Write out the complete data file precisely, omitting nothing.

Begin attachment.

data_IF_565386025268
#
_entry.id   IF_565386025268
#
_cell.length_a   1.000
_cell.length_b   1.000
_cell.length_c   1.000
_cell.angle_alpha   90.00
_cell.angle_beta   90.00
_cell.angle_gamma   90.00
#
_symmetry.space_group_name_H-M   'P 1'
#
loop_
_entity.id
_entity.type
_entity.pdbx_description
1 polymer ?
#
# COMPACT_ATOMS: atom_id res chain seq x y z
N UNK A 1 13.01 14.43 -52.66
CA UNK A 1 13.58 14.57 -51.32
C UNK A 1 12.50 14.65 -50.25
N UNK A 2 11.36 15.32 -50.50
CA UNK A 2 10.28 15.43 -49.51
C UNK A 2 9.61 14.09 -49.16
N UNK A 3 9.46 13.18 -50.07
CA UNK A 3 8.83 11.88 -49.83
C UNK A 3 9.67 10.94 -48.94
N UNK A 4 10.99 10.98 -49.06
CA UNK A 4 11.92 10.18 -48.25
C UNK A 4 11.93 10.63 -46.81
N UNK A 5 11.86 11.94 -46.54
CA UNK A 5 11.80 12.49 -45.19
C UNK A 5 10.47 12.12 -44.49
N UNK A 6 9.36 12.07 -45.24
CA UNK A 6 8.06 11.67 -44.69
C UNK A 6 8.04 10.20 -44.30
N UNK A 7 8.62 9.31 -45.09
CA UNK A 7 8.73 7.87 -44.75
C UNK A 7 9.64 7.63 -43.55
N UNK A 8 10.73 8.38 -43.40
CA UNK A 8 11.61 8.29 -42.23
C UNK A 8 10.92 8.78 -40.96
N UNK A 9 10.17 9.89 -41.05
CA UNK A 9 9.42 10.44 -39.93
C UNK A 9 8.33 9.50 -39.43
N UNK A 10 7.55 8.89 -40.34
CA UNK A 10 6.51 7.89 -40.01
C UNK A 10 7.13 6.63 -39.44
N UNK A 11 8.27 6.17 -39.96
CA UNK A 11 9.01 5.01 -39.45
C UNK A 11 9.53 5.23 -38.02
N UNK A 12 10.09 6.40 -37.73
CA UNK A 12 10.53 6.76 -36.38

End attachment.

data_IF_565386025268
#
_entry.id   IF_565386025268
#
_cell.length_a   1.000
_cell.length_b   1.000
_cell.length_c   1.000
_cell.angle_alpha   90.00
_cell.angle_beta   90.00
_cell.angle_gamma   90.00
#
_symmetry.space_group_name_H-M   'P 1'
#
loop_
_entity.id
_entity.type
_entity.pdbx_description
1 polymer ?
#
# COMPACT_ATOMS: atom_id res chain seq x y z
N UNK A 1 13.01 14.43 -52.66
CA UNK A 1 13.58 14.57 -51.32
C UNK A 1 12.50 14.65 -50.25
N UNK A 2 11.36 15.32 -50.50
CA UNK A 2 10.28 15.43 -49.51
C UNK A 2 9.61 14.09 -49.16
N UNK A 3 9.46 13.18 -50.07
CA UNK A 3 8.83 11.88 -49.83
C UNK A 3 9.67 10.94 -48.94
N UNK A 4 10.99 10.98 -49.06
CA UNK A 4 11.92 10.18 -48.25
C UNK A 4 11.93 10.63 -46.81
N UNK A 5 11.86 11.94 -46.54
CA UNK A 5 11.80 12.49 -45.19
C UNK A 5 10.47 12.12 -44.49
N UNK A 6 9.36 12.07 -45.24
CA UNK A 6 8.06 11.67 -44.69
C UNK A 6 8.04 10.20 -44.30
N UNK A 7 8.62 9.31 -45.09
CA UNK A 7 8.73 7.87 -44.75
C UNK A 7 9.64 7.63 -43.55
N UNK A 8 10.73 8.38 -43.40
CA UNK A 8 11.61 8.29 -42.23
C UNK A 8 10.92 8.78 -40.96
N UNK A 9 10.17 9.89 -41.05
CA UNK A 9 9.42 10.44 -39.93
C UNK A 9 8.33 9.50 -39.43
N UNK A 10 7.55 8.89 -40.34
CA UNK A 10 6.51 7.89 -40.01
C UNK A 10 7.13 6.63 -39.44
N UNK A 11 8.27 6.17 -39.96
CA UNK A 11 9.01 5.01 -39.45
C UNK A 11 9.53 5.23 -38.02
N UNK A 12 10.09 6.40 -37.73
CA UNK A 12 10.53 6.76 -36.38